Top customer reviews
Whereas the perfect 20/20 vision of hindsight, delivered in a brilliant to-the-point format of a book, might make the answer to the question seem obvious (of course I would have backed him, he was a genius!), the here and now is always infinitely more difficult. And that's the beauty of the success of The Outsiders, William Thorndike's masterpiece; waved around today as a blueprint for capital allocation prowess and corporate stewardship, at different points in time all eight CEOs portrayed in the book have been considered to be utterly insane, with share-prices lingering at Graham-type valuations. KB Homes and Eli Broad, while not one of the eight Outsiders, were no exception. Unconventionality is not offered up alongside low volatility and steadily quarterly progress!
The structure of the book is loosely aligned with Mr. Broad's reasons for success occupying the first half of the book, with chapters such as "Forget Conventional Wisdom" and "The Value of Being Second". They are all well researched, applicable and wonderfully prosed. I enjoyed this part of the book as much as Morton Mandel's It's All About Who and Jack Welch's Straight From The Gut. The latter half of the book takes it into more detail and also mixes business lessons with Broad's considerable accomplishments in philanthropy and art collection. This is where the plot gets a little thin in my opinion, at least for the business-minded reader. But, the book-title conveys more than a figurative reference to "art"; it is actually covered almost with the same detail and gusto as his other three "careers". Although neatly interwoven with business and life, it is a subject matter somewhat narrower in scope to copy-and-learn from. As a reader, you can choose to breeze through these pages. But dinner would be a poorer meal without enjoying dessert.
Getting back to the "it could have been even better"-comment. Hidden in a paragraph towards the end, Mr. Broad talks about an investment KB Homes made in 1966, founding Nation Wide Cablevision, one of the earliest entrants into this field. Receiving a bid for the business in 1972 from TCI, KB Homes - strapped for cash from heavy investing into home building, cable and insurance - decided to sell. After bemoaning the fact that the $23mn could have been worth much more today, merely from holding onto TCI stock, but perhaps even more so by consolidating the industry themselves, Mr. Broad merely drops the subject. As an avid student of business leaders and entrepreneurship, I wished he spent more pages on how capital allocations were made, the importance (or not) of a "corporate DNA" and how this experience affected the AIG takeover of SunAmerica. Inasmuch as I enjoyed a full-length book on his career and massive accomplishments (the CV runs 11 pages), the spirit Mr Broad shares with the other Outsiders would have made for fascinating reading under Thorndike's tutelage.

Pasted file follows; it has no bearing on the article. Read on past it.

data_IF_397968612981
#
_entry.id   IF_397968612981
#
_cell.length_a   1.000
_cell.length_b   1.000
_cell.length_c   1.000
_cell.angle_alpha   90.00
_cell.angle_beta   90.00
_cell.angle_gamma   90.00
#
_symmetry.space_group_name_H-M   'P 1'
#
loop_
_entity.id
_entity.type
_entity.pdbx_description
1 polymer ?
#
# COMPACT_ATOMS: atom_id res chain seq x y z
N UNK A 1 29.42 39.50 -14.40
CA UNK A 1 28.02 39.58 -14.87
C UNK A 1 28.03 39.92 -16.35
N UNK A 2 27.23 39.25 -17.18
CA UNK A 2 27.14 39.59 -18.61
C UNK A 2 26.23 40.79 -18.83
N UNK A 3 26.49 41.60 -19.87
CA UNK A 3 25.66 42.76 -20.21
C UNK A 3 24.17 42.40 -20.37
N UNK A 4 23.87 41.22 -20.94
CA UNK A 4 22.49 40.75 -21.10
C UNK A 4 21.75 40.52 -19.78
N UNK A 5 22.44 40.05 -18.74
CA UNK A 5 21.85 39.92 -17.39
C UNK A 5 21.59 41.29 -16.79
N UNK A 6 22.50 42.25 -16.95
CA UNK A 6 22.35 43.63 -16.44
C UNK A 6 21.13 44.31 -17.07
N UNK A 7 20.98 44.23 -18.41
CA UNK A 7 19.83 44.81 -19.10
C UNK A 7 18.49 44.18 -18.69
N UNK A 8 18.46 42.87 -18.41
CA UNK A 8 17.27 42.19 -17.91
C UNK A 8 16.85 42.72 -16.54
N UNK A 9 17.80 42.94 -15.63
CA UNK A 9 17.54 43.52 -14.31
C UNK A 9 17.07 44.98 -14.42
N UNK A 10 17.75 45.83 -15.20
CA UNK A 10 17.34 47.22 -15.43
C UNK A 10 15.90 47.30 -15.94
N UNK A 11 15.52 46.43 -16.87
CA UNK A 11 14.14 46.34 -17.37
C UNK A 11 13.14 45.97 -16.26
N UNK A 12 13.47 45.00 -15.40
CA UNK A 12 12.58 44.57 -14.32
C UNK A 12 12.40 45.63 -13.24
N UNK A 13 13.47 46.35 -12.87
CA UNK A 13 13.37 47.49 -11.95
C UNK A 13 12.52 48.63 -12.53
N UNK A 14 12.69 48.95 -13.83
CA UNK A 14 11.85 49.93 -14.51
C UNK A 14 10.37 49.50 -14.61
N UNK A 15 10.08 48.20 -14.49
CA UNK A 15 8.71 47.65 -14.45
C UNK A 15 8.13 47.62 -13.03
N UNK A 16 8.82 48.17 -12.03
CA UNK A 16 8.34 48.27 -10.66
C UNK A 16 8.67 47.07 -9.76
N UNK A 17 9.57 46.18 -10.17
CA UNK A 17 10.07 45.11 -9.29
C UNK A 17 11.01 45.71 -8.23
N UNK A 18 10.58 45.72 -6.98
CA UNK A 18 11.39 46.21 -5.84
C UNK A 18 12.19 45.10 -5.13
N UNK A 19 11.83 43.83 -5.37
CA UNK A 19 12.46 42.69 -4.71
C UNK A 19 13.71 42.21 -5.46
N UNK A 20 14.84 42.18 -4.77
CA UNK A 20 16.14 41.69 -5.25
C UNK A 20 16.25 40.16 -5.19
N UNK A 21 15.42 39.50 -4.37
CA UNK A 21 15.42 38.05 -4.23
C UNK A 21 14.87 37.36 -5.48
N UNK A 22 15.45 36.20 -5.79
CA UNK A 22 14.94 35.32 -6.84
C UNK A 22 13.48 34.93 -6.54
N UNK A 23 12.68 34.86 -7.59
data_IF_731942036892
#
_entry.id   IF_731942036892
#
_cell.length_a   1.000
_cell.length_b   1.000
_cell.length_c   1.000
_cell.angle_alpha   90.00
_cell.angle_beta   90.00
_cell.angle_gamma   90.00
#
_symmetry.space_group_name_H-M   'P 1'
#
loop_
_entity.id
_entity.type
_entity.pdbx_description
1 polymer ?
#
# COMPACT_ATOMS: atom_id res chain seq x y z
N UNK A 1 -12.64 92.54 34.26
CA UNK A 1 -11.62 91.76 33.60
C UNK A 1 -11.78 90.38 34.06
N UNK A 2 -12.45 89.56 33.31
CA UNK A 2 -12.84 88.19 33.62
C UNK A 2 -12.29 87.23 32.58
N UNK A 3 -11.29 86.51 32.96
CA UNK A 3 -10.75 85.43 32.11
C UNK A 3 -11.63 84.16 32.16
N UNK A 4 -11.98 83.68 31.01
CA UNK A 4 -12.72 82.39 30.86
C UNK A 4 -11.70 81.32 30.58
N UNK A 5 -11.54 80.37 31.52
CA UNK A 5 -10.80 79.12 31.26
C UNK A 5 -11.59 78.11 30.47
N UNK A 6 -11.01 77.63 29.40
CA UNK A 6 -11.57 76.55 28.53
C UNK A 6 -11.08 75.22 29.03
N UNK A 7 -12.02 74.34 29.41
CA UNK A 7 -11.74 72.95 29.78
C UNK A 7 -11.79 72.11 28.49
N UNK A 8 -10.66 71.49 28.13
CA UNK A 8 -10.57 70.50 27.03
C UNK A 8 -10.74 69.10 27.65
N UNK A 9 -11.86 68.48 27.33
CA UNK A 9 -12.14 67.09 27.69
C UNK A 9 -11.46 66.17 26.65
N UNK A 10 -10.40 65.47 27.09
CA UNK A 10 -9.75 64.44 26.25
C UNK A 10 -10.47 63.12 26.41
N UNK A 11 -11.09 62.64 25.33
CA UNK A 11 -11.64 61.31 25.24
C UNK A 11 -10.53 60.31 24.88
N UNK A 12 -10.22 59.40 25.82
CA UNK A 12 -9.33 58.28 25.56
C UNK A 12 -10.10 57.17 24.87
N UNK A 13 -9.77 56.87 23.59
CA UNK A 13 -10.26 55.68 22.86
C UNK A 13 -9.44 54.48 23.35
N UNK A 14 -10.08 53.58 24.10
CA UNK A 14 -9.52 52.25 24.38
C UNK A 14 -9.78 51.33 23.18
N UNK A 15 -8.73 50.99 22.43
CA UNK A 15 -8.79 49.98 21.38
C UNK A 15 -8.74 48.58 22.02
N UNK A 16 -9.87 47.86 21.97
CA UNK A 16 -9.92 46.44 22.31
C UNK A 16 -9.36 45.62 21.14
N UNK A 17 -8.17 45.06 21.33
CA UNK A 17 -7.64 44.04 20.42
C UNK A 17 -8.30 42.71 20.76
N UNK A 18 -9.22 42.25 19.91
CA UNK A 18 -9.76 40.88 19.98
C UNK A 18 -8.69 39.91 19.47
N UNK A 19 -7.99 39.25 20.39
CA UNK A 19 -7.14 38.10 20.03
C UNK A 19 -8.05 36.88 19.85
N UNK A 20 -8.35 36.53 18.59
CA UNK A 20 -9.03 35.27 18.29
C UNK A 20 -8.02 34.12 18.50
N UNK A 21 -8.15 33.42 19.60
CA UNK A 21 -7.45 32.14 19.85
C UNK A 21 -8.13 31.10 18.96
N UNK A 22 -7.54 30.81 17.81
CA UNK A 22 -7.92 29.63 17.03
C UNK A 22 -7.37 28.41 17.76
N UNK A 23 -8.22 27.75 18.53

This is a review by investingbythebooks.com
As a CEO Coach, one of my clients worked for Eli Broad. I remember the stories of how tough he was yet they were mere anecdotes to me. Reading his account of his life, he was a no nonsense kind of leader, tough but fair. I love the story about where he asked a charge, "Is this the best you can do?" Many CEOs can learn from his attitude and demeanor. Was he the "perfect" leader. No, but who is? Could he have spent more time with his family? Yes. He made choices, some of which he regretted, many that he did not.
Another great leader (in my opinion) is Balaji Krishnamurthy, who has a test for leadership. Simply:
Leadership = Leverage + Legacy
A leader causes someone to act differently than they would have on their own... i.e. the "extra". Leverage causes thinking, acting and behaving in many people. Great leaders have high leverage. Legacy is over how much time. Great leaders affect many people over a long time.
Mr. Broad has done both, professionally AND personally. Indulge the differences in the ratings. Eli deserves every star as he demonstrated to others how to be a great leader.